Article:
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A memo that appears to prove that aliens in flying saucers did land in New Mexico prior to 1950 has been published by the FBI.
The bureau has made thousands of files available in a new online resource called The Vault.
Among them is a memo to the director from Guy Hottel, the special agent in charge of the Washington field office in 1950.

Was it true? An image allegedly showing one of the aliens that were autopsied at Roswell in 1947
In the memo, whose subject line is 'Flying Saucers', Agent Hottel reveals that an Air Force investigator had stated that 'three so-called flying saucers had been recovered in New Mexico'.
The investigator gave the information to a special agent, he said. The FBI has censored both the agent and the investigator's identity.
Agent Hottel went on to write: 'They were described as being circular in shape with raised centers, approximately 50 feet in diameter.
'Each one was occupied by three bodies of human shape but only 3 feet tall,' he stated.

The bodies were 'dressed in a metallic cloth of a very fine texture. Each body was bandaged in a manner similar to the blackout suits used by speed flyers and test pilots.'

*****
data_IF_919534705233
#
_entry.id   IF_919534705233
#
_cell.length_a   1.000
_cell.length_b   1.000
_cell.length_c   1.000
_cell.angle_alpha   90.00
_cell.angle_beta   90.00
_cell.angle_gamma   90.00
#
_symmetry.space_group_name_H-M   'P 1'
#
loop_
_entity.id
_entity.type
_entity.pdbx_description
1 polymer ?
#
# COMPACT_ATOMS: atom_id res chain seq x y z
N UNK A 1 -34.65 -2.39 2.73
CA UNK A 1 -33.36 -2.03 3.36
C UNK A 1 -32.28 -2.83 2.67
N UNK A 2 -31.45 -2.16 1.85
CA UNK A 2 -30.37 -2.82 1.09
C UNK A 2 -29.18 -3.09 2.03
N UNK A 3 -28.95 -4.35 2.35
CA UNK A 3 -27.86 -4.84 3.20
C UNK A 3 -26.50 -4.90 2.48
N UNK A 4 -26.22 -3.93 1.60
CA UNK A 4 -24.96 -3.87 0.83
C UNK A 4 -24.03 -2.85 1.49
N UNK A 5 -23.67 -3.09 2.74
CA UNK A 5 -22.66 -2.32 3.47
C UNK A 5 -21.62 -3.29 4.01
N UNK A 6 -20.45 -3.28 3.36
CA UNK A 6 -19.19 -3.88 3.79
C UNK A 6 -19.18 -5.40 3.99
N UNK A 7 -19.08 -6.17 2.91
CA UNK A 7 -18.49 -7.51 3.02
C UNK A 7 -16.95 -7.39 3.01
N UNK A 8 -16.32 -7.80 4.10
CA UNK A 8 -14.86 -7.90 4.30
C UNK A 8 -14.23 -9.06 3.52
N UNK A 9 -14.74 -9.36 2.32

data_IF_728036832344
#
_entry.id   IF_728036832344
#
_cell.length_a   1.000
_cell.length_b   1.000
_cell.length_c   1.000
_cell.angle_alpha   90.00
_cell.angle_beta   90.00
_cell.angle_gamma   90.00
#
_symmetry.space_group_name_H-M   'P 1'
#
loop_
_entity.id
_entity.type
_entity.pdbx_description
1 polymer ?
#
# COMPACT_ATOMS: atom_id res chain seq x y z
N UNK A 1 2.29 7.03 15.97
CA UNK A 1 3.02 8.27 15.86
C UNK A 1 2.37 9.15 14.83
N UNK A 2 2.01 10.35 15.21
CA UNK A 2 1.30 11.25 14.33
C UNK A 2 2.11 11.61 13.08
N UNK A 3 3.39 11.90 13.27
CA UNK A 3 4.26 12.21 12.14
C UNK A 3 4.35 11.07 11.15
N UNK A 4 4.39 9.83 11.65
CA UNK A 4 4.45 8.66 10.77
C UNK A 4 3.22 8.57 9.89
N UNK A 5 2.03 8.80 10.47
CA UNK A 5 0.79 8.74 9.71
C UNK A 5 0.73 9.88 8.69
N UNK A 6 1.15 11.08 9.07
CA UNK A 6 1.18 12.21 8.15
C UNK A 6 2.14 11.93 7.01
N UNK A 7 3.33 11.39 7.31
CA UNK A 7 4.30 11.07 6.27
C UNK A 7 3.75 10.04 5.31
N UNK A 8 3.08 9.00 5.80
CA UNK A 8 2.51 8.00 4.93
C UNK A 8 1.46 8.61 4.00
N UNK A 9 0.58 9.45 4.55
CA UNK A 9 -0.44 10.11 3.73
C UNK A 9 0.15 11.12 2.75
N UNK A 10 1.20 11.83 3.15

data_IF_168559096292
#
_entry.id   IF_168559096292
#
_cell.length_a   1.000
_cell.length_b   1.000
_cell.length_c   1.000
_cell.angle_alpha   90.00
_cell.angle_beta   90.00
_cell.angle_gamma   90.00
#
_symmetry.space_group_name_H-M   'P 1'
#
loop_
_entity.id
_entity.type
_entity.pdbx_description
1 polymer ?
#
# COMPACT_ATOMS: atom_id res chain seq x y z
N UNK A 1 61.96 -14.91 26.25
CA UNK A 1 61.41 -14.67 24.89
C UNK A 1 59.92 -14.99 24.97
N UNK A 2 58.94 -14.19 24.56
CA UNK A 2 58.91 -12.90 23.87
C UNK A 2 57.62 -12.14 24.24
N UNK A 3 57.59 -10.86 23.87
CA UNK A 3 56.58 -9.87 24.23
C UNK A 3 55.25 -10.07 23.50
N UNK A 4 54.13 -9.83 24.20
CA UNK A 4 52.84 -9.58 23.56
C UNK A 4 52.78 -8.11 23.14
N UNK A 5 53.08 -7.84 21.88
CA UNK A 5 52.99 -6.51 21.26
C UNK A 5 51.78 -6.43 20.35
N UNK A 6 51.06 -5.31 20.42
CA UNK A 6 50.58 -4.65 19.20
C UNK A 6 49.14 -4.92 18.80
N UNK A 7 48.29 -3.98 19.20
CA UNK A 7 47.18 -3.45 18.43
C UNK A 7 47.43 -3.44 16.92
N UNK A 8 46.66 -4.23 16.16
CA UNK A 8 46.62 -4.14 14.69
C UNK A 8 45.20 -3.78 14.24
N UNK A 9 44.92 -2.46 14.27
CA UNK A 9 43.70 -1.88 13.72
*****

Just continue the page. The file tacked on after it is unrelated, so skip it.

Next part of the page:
He said that the informant, whose identity was censored in the memo, claimed the saucers had been found in New Mexico 'due to the fact that the Government has a very high-powered radar set-up in that area and it is believed the radar interferes with teh controlling mechanism of the saucers'.
He then stated that the special agent did not attempt to investigate further.
The town of Roswell in New Mexico became infamous after reports that a flying saucer had crashed there in 1947.

The bodies of aliens were said to have been recovered and autopsied by the U.S. military, but American authorities allegedly covered the incident up.
Another memo published in The Vault from 1947 claimed that an object 'purporting to be a flying disc' had been recovered near Roswell.
The disc was 'hexagonal in shape' and 'suspended from a balloon by a cable', according to the memo, marked as 'Urgent', to the FBI director.
The memo noted that the disc resembled a weather balloon - but claimed that a telephone conversation between the Air Force and the field office 'had not [word censored] borne out this belief'.
The disc and balloon were being transported to Wright Field for further inspection, the memo noted.
It added that the information was being flagged up because of 'national interest' in the episode, and noting that both NBC and the AP were set to break the story that day.
Read Original FBI Document click here

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